Implicit in Christian nationalism is a moral superiority complex that scorns all but its own as it reaches for the levers of power in the United States, in cooperation now with the president. Christian nationalism is the absolute antithesis to interfaith’s commitment to inclusivity, to welcoming all peoples from all traditions, to nurturing mutual respect, friendship, and values-based collaboration among those who were strangers. Clearly Christian nationalism has seen its enemy, and the enemy is interfaith. Every special favor the government gives exclusively to a certain brand of Christians violates the constitution, breaks the law, and implicitly condemns all but a certain kind of Christian. Yet it is happening, and the evangelicals who secured Trump’s success are enthusiastically hard at work.

The interfaith movement has lacked a compelling core issue capable of inspiring the kind of campaigns we’ve seen regarding civil rights, women’s rights, and LGBTQ rights. Perhaps that has changed. The Christian nationalist agenda, to the degree that it succeeds, condemns the rest of us to be second-class citizens, stripped of the rights guaranteed by the Constitution. Surely the time has come for interfaith activists everywhere to take hands and oppose the nationalist agenda. The time has come for foundations and large donors to contribute more to projects which strategically champion religious pluralism and universal rights for all people. And it must be said – the United States has no corner on the resurgence of right-wing religious extremism. This is an issue that requires global healing.

Later this summer (July 28-August 1) “Reimagining Interfaith” will gather hundreds of interfaith activists in Washington DC to explore ways to improve interfaith culture throughout the world. This issue of TIO takes up the “Reimagining Interfaith” theme. It may not sound like a very sexy given the headlines we read every day. What is different now is that the religious right-wing in America is leading a well-funded, legally sophisticated, communications-savvy effort to reimagine a country without the separation of church and state.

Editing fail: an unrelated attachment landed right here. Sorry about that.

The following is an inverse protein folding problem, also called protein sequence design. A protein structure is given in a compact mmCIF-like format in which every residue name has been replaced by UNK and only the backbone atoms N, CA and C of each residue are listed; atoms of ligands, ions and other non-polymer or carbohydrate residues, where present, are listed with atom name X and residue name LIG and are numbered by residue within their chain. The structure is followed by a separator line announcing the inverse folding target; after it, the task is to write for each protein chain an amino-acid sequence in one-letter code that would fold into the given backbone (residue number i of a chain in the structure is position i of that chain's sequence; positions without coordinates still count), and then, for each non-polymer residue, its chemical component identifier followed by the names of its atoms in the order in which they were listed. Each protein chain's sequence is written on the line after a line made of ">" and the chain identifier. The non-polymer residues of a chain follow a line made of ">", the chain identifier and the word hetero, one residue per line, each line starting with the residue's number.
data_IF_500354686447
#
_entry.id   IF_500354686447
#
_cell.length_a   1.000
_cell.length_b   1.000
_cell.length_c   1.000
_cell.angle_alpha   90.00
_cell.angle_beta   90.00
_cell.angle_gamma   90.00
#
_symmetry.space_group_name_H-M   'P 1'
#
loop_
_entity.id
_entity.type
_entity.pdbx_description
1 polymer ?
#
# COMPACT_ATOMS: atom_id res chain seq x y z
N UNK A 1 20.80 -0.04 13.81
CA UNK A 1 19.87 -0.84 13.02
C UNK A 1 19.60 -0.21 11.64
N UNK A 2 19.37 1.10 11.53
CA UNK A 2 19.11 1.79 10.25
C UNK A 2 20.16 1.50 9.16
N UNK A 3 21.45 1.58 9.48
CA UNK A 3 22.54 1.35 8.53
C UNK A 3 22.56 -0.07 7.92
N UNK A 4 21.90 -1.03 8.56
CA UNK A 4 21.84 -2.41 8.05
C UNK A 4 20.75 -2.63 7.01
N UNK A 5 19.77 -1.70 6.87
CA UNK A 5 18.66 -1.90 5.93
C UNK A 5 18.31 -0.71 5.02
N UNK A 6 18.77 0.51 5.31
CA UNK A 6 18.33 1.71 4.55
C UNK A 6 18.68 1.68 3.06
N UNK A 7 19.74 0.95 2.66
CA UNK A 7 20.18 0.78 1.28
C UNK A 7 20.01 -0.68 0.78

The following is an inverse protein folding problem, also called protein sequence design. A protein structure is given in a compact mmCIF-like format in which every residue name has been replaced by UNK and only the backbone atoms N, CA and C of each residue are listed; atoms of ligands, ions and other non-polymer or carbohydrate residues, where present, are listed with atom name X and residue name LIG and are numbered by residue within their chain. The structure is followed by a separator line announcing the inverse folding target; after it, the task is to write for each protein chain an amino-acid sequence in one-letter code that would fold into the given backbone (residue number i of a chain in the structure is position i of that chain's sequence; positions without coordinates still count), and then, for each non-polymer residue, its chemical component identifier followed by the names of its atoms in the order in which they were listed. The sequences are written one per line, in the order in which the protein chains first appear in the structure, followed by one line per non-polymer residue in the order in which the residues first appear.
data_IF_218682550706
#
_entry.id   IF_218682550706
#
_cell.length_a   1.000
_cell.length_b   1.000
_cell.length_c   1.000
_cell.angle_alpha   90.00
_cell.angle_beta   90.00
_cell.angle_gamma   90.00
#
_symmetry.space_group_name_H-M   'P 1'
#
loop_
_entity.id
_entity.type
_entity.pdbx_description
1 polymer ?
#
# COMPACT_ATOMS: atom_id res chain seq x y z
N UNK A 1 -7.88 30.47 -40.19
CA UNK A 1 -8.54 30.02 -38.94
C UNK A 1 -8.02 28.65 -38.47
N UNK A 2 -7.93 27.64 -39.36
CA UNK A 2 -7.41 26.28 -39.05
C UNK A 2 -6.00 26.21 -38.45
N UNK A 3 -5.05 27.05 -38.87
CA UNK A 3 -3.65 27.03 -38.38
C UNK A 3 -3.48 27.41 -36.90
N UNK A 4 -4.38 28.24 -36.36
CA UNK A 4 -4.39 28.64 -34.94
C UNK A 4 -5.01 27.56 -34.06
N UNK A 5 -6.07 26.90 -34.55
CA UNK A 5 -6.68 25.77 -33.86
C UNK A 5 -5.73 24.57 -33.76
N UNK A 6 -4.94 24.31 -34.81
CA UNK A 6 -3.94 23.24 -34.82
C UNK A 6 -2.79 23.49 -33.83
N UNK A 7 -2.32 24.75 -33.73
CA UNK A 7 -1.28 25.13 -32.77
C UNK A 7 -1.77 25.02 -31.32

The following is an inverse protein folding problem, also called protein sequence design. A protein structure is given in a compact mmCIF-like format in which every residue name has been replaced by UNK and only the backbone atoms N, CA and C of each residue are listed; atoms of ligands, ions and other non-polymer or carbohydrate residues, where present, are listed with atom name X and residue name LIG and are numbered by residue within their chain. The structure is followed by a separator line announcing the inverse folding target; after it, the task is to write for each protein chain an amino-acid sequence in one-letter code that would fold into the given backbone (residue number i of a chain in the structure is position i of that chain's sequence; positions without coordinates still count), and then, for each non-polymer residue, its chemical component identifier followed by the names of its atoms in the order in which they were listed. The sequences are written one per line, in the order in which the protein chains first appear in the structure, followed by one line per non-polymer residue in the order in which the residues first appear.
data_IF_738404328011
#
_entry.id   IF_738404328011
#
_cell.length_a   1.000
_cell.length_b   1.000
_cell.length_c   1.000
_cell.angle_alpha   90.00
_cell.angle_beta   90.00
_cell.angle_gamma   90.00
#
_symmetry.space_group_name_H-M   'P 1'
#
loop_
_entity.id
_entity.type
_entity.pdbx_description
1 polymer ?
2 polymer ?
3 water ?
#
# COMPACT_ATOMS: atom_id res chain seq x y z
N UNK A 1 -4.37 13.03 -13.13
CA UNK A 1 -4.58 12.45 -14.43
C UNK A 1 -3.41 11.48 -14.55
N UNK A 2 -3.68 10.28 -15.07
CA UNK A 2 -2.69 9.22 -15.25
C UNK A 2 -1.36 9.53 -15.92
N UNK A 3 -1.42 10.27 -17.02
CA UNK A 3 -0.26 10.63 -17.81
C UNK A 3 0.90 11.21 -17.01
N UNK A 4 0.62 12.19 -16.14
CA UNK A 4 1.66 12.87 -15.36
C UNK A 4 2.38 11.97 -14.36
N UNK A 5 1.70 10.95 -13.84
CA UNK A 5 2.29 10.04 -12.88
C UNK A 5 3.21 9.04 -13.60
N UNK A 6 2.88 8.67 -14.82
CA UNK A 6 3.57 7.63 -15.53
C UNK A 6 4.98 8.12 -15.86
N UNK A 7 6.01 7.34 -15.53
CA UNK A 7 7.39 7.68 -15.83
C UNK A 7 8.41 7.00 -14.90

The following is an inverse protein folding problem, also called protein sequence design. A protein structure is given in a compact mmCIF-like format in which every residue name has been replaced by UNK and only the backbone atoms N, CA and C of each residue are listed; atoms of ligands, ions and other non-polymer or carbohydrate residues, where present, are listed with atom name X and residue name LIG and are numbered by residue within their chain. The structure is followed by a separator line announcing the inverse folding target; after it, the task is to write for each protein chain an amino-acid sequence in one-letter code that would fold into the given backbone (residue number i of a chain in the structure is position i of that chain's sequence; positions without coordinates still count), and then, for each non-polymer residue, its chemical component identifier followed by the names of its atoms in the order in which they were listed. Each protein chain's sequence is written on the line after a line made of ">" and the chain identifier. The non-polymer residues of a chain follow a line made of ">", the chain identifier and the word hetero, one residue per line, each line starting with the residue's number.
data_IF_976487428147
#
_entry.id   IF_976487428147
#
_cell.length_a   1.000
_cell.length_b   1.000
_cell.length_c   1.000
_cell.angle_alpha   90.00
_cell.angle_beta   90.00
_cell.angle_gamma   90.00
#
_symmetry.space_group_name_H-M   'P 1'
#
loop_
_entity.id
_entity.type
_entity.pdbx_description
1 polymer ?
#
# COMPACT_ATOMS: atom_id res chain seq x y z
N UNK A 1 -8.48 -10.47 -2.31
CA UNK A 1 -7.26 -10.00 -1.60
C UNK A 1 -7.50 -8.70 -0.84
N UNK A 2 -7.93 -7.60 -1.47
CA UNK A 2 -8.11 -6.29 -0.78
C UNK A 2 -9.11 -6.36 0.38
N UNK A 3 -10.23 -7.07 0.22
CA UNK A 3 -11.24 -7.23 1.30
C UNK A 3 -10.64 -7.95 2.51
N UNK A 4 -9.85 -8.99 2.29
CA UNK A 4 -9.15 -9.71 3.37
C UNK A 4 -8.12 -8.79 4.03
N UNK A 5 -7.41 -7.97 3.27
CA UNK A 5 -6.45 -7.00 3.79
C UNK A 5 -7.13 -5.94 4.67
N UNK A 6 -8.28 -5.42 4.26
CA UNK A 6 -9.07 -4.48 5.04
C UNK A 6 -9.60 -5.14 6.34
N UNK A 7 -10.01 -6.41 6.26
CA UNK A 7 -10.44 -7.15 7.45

“Religious liberty” does not give me the right to discriminate against or harm those who don’t believe what I believe. Rather it is the freedom we all deserve to believe what we wish to believe and safely practice the faith we choose to follow. Never has the importance of reimagining, reinvigorating the interfaith movement been greater, for the sake of us all. You can go register now – but whether or not you can come to the conference next month, get active now. Share this information with the faith groups in your community, your constituency. Write opinion pieces for your local paper. Share your stories about the unexpected wonders of interfaith friendship, the genuine fruit of religious freedom. And connect with interfaith stakeholders, starting with your own interfaith council. The time has come.